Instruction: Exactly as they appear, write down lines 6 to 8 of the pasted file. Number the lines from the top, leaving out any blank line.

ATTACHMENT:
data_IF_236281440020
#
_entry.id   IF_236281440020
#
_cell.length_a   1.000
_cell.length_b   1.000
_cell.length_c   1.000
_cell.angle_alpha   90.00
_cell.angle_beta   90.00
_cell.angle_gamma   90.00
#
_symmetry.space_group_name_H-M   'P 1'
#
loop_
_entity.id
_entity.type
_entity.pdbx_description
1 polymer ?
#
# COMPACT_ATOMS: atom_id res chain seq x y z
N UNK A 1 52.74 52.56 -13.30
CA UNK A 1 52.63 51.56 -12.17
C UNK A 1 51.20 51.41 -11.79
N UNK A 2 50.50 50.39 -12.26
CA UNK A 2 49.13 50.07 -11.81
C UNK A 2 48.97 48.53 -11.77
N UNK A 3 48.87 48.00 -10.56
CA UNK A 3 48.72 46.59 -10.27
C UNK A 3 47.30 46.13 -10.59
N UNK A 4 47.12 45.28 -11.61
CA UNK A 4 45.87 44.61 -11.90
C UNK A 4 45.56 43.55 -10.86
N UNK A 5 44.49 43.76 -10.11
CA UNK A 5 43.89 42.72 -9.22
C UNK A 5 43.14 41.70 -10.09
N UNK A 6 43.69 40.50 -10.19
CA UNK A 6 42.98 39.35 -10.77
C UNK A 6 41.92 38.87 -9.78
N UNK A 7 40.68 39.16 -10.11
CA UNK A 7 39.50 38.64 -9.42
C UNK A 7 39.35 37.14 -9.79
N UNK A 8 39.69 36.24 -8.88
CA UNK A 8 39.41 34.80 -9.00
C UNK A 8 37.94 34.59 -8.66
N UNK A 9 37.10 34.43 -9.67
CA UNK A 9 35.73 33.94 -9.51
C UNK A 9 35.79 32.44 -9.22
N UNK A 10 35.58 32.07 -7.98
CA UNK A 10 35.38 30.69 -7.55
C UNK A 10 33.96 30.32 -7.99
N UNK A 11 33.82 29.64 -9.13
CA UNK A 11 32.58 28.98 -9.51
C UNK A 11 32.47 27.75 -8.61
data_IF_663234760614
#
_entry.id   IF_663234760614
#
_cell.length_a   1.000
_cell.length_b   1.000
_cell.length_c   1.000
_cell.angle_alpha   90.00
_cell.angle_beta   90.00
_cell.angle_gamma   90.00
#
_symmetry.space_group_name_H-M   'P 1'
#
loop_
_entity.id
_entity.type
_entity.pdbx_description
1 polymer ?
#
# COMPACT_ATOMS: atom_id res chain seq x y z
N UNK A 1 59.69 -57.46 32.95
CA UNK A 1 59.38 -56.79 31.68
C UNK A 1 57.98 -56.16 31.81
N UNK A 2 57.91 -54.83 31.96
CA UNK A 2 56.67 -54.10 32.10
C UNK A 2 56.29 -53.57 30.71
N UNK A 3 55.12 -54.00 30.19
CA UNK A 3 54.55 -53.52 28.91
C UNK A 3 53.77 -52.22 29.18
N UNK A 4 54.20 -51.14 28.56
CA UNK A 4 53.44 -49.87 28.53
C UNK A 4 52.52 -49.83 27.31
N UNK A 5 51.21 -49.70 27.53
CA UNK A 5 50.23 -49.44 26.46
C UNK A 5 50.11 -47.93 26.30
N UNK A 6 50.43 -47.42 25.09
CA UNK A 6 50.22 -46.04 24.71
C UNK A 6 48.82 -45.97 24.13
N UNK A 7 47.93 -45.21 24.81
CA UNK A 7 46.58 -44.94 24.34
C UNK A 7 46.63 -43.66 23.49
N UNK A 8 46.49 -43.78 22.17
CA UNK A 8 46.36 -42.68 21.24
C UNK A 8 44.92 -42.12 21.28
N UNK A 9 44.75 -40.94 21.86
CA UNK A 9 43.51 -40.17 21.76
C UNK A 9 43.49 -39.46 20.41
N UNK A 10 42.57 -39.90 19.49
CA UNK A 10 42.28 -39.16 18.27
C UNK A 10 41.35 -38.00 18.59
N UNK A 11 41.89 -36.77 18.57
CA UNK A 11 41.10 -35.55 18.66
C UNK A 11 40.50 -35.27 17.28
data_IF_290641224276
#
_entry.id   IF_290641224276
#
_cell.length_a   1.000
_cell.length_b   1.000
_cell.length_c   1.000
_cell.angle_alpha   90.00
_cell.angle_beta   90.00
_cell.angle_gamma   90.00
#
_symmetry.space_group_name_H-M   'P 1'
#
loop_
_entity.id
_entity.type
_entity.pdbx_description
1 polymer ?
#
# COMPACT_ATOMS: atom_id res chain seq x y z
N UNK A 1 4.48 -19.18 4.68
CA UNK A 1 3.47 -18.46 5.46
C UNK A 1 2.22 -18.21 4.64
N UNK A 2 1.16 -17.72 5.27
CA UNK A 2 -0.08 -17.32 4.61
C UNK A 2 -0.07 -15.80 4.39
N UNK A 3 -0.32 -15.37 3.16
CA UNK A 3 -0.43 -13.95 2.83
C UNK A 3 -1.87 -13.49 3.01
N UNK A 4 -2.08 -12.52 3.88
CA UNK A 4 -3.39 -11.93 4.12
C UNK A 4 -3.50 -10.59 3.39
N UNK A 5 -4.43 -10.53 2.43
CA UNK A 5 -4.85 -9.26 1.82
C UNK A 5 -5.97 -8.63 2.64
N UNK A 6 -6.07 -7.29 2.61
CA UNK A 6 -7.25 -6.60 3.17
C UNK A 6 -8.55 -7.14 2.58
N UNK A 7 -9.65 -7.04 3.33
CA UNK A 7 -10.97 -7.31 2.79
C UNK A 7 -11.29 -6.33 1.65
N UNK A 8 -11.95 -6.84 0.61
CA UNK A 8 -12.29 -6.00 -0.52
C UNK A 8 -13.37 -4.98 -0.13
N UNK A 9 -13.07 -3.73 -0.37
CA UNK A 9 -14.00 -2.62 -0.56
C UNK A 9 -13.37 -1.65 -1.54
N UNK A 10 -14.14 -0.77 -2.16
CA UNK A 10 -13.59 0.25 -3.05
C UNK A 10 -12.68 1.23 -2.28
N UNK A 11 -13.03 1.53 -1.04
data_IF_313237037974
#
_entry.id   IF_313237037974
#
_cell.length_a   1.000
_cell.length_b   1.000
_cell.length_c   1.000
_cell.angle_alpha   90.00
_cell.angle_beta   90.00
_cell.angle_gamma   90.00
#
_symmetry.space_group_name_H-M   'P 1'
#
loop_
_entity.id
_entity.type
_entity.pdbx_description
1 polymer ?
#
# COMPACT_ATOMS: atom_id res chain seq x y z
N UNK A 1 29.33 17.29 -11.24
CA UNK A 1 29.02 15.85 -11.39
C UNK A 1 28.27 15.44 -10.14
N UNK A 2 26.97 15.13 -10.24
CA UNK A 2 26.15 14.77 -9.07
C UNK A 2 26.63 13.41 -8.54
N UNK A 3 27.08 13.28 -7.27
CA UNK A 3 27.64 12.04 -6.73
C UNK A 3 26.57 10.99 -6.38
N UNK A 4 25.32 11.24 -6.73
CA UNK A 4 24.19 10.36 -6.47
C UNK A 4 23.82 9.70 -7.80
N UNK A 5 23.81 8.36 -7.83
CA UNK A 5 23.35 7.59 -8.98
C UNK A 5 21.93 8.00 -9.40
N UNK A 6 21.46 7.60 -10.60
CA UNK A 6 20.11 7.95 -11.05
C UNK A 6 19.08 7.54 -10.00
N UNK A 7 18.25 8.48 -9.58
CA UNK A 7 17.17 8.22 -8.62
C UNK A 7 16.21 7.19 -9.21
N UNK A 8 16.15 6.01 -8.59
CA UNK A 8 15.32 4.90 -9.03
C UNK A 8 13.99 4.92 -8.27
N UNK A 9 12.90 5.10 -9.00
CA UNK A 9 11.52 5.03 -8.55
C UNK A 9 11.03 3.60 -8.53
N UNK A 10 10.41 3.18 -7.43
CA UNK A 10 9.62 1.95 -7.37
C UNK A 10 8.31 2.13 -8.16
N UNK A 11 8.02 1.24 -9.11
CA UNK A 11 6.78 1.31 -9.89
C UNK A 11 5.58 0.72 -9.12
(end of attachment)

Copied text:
_cell.length_b   1.000
_cell.length_c   1.000
_cell.angle_alpha   90.00